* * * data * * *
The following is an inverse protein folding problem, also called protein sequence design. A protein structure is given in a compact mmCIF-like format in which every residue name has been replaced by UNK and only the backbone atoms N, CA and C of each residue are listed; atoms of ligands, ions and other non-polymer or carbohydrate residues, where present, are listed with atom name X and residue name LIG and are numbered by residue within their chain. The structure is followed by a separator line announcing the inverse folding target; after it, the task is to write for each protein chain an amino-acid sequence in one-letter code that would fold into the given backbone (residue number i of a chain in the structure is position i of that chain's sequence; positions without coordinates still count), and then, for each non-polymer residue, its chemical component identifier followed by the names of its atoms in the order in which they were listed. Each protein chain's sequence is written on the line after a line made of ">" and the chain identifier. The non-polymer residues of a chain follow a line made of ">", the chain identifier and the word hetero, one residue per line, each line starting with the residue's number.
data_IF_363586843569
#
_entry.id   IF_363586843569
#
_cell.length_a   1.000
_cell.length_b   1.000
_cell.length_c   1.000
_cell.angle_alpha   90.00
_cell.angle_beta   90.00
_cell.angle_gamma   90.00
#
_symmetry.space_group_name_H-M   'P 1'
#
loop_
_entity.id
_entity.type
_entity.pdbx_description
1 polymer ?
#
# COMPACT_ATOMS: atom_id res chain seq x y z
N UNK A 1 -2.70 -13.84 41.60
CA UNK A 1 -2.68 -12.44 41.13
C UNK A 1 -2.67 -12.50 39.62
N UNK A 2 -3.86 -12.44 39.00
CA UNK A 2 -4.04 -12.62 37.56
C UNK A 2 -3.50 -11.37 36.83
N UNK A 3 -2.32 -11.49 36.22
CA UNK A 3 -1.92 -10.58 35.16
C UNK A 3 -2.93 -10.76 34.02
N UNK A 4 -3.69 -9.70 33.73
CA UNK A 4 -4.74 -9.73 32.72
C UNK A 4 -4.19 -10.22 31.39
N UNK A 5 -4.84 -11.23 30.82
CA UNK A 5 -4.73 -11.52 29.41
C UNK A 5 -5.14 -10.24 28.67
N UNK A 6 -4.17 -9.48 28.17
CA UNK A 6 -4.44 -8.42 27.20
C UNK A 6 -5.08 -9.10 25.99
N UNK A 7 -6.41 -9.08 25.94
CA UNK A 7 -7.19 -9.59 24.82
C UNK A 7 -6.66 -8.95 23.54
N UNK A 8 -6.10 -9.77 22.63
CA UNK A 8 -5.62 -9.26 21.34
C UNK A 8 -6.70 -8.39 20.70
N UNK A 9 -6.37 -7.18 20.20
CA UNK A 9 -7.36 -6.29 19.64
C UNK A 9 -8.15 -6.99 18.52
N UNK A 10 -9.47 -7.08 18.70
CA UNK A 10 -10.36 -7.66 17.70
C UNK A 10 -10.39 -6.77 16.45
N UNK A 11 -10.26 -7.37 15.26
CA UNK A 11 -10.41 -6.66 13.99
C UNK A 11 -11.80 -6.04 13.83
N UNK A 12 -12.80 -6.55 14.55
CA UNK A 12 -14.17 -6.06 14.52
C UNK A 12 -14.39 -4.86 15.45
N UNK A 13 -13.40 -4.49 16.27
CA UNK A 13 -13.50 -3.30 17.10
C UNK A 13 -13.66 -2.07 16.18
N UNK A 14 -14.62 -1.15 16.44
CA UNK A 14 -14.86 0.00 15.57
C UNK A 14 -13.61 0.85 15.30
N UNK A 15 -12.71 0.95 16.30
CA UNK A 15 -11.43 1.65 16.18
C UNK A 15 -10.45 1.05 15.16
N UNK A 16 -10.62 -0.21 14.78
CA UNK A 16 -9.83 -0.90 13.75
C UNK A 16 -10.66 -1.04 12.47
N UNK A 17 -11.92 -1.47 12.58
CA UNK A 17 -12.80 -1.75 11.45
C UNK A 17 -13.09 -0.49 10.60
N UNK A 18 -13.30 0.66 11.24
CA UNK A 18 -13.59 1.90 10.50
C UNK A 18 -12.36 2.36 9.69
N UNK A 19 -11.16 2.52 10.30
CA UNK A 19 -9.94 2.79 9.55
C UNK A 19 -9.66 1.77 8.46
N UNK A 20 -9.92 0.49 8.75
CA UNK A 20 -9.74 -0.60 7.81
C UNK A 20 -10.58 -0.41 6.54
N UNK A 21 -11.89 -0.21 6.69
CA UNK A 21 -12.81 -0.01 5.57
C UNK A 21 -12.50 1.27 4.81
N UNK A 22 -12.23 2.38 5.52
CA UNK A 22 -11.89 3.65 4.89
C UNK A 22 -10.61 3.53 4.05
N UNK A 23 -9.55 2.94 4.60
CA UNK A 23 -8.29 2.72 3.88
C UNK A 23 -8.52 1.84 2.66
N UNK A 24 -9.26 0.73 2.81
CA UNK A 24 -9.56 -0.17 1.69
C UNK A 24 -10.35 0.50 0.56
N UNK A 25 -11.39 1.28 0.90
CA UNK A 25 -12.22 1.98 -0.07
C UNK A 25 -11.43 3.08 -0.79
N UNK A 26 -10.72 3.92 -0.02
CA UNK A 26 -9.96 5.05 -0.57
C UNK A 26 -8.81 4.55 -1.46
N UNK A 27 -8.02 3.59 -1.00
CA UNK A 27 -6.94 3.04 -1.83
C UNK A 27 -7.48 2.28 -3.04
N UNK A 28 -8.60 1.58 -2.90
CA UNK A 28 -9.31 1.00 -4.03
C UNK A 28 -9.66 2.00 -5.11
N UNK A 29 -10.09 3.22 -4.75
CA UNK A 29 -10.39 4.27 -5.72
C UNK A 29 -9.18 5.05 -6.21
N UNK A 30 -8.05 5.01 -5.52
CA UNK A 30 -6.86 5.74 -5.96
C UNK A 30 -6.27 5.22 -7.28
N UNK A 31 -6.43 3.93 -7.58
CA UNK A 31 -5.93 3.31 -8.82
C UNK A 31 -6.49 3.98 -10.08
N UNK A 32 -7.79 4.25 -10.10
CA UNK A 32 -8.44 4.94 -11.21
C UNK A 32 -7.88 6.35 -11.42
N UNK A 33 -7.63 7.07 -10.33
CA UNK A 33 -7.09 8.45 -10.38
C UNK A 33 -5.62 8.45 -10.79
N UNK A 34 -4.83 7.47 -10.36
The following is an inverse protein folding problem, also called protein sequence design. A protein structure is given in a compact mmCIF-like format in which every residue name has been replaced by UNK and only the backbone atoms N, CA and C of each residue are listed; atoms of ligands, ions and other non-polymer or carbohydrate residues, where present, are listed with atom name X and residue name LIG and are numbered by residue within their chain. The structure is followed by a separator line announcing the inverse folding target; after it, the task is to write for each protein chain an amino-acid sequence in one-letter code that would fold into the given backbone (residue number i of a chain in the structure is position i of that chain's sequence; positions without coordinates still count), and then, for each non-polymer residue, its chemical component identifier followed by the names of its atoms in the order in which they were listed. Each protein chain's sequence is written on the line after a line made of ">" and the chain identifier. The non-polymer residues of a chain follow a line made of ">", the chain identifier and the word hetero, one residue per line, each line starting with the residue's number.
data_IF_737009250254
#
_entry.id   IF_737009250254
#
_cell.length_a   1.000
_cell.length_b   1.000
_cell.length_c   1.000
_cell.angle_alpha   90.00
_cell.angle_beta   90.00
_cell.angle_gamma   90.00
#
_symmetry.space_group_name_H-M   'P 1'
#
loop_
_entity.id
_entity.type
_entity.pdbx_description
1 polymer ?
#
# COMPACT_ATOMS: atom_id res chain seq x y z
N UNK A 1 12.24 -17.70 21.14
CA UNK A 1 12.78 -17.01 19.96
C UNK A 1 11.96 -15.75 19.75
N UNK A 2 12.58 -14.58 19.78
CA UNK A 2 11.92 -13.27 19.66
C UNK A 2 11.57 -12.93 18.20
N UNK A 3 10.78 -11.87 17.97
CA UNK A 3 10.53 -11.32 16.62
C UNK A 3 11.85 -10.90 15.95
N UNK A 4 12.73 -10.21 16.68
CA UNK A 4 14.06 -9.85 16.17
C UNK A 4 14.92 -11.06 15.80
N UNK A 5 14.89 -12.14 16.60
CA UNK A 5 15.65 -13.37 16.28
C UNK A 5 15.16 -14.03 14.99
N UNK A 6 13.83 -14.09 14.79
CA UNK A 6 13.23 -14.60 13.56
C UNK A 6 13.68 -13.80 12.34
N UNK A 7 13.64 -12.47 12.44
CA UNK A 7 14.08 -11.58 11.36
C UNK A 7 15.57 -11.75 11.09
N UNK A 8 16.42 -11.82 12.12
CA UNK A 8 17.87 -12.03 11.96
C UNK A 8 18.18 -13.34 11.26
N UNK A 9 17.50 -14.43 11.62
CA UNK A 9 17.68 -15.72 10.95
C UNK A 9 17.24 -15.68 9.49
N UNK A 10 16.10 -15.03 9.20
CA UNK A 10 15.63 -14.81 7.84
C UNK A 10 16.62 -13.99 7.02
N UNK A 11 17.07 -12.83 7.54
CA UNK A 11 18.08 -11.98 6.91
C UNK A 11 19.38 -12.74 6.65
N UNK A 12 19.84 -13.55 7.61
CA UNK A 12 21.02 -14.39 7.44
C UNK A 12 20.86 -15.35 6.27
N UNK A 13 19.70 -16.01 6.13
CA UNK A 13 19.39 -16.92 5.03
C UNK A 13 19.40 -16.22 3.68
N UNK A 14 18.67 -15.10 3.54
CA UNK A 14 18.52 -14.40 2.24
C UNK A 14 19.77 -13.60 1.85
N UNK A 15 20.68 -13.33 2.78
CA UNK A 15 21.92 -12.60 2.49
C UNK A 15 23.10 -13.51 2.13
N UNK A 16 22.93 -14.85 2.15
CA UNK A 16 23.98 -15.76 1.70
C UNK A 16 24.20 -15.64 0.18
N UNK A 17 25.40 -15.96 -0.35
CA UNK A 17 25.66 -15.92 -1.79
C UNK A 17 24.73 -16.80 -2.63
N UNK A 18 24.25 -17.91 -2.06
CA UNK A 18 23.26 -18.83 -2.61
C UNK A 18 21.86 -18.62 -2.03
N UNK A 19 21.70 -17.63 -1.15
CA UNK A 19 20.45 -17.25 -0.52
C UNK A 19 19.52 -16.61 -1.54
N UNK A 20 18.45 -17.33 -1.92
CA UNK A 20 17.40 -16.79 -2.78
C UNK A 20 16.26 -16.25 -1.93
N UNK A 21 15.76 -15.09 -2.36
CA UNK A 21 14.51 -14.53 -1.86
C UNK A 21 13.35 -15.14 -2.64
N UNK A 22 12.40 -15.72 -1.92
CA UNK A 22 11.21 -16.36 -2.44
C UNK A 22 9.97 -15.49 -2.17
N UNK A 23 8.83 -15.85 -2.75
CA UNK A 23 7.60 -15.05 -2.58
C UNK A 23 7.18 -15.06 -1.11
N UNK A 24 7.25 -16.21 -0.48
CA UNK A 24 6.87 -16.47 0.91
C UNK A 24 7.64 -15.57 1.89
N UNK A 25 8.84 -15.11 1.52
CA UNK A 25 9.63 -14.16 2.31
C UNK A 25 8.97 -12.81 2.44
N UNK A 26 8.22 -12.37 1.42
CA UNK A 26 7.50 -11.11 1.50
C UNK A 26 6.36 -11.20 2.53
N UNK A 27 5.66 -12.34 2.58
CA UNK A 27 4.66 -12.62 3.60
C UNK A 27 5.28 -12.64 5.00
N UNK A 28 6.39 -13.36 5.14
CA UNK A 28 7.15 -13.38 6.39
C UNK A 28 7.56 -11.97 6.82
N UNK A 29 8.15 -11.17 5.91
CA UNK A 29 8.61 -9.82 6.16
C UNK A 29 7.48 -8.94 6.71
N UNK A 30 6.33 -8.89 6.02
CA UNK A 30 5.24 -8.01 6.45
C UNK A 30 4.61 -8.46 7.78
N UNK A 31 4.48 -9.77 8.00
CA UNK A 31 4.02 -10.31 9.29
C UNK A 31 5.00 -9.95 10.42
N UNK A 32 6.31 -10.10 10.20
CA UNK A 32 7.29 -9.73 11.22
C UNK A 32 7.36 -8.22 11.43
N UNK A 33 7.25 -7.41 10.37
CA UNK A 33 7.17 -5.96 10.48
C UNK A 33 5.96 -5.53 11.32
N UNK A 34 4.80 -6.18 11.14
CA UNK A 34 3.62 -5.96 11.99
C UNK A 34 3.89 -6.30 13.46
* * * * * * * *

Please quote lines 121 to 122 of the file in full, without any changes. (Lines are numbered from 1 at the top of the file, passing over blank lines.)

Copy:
N UNK A 34 -4.83 7.47 -10.36
The following is an inverse protein folding problem, also called protein sequence design. A protein structure is given in a compact mmCIF-like format in which every residue name has been replaced by UNK and only the backbone atoms N, CA and C of each residue are listed; atoms of ligands, ions and other non-polymer or carbohydrate residues, where present, are listed with atom name X and residue name LIG and are numbered by residue within their chain. The structure is followed by a separator line announcing the inverse folding target; after it, the task is to write for each protein chain an amino-acid sequence in one-letter code that would fold into the given backbone (residue number i of a chain in the structure is position i of that chain's sequence; positions without coordinates still count), and then, for each non-polymer residue, its chemical component identifier followed by the names of its atoms in the order in which they were listed. Each protein chain's sequence is written on the line after a line made of ">" and the chain identifier. The non-polymer residues of a chain follow a line made of ">", the chain identifier and the word hetero, one residue per line, each line starting with the residue's number.